A look inside Indie Authors

What is it really like to be an indie author?


Getting into the independent publishing and self-publishing world can be intimidating. As writers, it is totally normal to feel of a bit of internal conflict: to love your work, but also question your validity. Will people really read what I have to offer? What will my life be like as a published author? What should I expect in the world of independent and self-publishing?

We have had the pleasure of getting to know several authors over the years and got in touch to hear more about what it is really like to be an indie author. Read their stories below.

Most Recent Publication: The Baby Grand Trilogy
Genre: Contemporary Thriller
Website: dinasantorelli.com

On how “taking the plunge” into becoming an indie author paid off:

“I originally had an agent for my first novel, Baby Grand, but after sending the manuscript out on a limited basis to editors, I became stymied by their responses. I knew there would be rejection, but what I didn’t expect was the mixed bag — an editor already had thrillers on her list, an editor didn’t think thrillers were selling, an editor loved my writing/hated my storytelling, an editor loved my storytelling/hated my writing. My head was spinning…In May 2012, I took the plunge and released Baby Grand as an eBook. Since then, I’ve released a paperback and audiobook, a sequel, was voted one of the best authors on Long Island, won accolades in a variety of contests, and cracked Amazon’s Top 30 on Kindle. This spring, I will be self-publishing Book 3 of my Baby Grand Trilogy. All because I believed in myself and took a chance.”

Most Recent Publication:Tortured Echos
Genre: Science Fiction
Website: codysisco.com

On navigating the publishing industry as an indie author:

“Being an indie author is both liberating and vexing. You decide what to write and how to create and market your books. But you often have to make decisions on the basis of missing or misleading information—snake oil flows fast and deep throughout the publishing industry. The bright side is that thousands of other indie authors are willing to give advice and share their experiences.”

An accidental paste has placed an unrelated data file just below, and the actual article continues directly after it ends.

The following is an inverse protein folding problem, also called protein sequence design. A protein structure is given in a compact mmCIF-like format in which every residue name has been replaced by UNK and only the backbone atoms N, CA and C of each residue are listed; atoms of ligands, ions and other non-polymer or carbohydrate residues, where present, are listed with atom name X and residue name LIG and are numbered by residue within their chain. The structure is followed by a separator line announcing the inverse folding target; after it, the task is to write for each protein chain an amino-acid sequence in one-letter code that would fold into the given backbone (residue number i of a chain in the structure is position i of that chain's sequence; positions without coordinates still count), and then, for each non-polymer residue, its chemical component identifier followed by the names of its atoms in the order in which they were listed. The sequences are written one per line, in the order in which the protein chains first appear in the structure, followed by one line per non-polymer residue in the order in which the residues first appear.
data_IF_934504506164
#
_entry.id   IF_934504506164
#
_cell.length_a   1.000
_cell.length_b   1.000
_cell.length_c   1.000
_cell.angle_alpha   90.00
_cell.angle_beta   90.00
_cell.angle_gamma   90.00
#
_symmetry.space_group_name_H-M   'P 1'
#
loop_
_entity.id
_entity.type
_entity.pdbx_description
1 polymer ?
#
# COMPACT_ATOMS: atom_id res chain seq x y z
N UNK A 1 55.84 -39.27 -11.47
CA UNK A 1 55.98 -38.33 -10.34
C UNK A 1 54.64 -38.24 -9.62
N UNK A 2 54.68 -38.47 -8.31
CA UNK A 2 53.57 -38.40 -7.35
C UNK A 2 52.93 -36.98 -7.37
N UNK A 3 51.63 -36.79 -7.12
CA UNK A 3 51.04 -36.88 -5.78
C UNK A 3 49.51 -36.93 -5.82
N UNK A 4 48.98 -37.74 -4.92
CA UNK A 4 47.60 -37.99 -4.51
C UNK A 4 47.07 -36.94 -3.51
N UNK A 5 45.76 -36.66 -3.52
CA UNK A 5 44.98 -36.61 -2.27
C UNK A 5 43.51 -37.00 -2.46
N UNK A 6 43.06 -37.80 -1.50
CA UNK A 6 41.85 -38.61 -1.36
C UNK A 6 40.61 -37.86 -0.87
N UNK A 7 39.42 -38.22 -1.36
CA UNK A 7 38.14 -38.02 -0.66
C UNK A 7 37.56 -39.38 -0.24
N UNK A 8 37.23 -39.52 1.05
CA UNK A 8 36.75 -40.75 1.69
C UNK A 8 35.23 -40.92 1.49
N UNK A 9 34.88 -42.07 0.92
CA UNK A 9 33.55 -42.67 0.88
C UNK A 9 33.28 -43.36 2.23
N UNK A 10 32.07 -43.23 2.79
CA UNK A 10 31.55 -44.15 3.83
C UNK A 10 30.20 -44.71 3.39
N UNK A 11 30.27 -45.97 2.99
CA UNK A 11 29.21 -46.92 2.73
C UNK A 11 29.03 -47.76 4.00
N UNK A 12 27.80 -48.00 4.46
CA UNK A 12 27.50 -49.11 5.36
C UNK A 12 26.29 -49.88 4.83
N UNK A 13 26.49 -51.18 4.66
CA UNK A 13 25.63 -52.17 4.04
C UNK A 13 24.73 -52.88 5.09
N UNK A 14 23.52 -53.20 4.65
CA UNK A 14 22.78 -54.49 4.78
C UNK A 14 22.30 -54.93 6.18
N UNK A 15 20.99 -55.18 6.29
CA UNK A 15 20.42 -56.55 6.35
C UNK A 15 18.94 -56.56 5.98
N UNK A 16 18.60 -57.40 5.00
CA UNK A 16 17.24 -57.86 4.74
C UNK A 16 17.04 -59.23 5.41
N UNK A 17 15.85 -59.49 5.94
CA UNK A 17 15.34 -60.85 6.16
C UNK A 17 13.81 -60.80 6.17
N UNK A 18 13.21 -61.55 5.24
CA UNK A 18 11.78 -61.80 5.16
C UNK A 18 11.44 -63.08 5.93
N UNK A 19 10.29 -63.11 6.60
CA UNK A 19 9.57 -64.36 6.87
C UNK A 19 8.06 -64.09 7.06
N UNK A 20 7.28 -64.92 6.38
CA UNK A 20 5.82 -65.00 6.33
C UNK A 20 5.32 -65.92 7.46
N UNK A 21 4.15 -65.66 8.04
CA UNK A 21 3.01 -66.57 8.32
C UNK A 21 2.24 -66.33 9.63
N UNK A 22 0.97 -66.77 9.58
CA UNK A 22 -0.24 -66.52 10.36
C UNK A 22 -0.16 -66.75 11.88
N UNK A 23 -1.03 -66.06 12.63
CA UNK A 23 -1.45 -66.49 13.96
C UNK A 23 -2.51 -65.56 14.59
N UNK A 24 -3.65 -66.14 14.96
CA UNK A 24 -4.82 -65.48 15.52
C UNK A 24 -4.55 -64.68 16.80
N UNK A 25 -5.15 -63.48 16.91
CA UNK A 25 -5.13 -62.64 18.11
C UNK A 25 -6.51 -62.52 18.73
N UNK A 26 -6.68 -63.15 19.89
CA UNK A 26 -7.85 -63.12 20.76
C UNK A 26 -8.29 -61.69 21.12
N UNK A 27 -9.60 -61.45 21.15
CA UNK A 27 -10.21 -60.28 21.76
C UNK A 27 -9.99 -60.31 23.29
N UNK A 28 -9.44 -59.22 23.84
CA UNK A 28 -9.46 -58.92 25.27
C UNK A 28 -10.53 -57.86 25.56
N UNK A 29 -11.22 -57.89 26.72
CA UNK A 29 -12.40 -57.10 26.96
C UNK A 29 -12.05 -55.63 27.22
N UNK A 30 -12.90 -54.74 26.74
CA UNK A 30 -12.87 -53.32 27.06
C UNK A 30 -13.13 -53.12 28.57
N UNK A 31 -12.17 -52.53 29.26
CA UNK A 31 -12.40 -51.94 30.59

Most Recent Publication: The Generals Women
Genre: Historical Fiction
Website: susanalbert.com

On moving from traditional to self-published:

“My sixth indie book (The Darling Dahlias and the Unlucky Clover) is coming in March, 2018, and I’m deep in the mysteries of ISBNs, ARCs, print numbers, and distribution. Managing my own imprint has given me a valuable inside look at the publishing universe that I never had with my traditional publisher. But publishing (as well as writing) takes time, discipline, and a willingness to keep up with a rapidly-changing environment. It’s a rewarding challenge.”

Most Recent Publication: Angelborn
Genre: Adult Paranormal Romance / Fantasy
Website: lpenelope.com

On putting writing first, and setting personal goals:

“If I could go back and tell myself one thing, it would be to go at my own pace and focus on why I’m writing and not how. Once I really allowed myself to pause and take stock of my reasons for loving storytelling in the first place, it gave me a lot more freedom to know what to do and more importantly what not to do. I was driving myself crazy trying to cover all the marketing bases and it just wasn’t making sense…one person cannot do everything, so there’s no need to feel guilty about it. Once I relaxed and set my own unique goals for my business—which might not match up with other people’s—I was able to enjoy the journey a lot more.”

Most Recent Publication: Maze: The Waking of Grey Grimm
Genre: Science Fiction
Website: www.bertauski.com

On the freedom that comes with being an indie author:

“I have complete creative control over my work, from the cover to marketing. I set the deadlines and choose which projects to join. My endeavors are personally fulfilling as well as financially viable. This is exactly how I want to write.”

Most Recent Publication: The Dacha Murders
Genre: Fantasy
Website: kseniaanske.com

On finding a balance between being a writer and being a business:

“The freedom of self-publishing is addicting. You’re in control of everything from writing to selling (yes!), but if it goes wrong, there is no one else to blame but you (no!). This is the hardest part: balancing art and business. I spent five years studying the craft and writing as many books as I could, so I hardly made sales, but now that I’ve kicked up my marketing efforts, my sales are growing, but suddenly I don’t have time for writing. So I cry, then I laugh, then I get back to work. And so it goes…”

If you are a writer interested in self-publishing, there are tools that can help.

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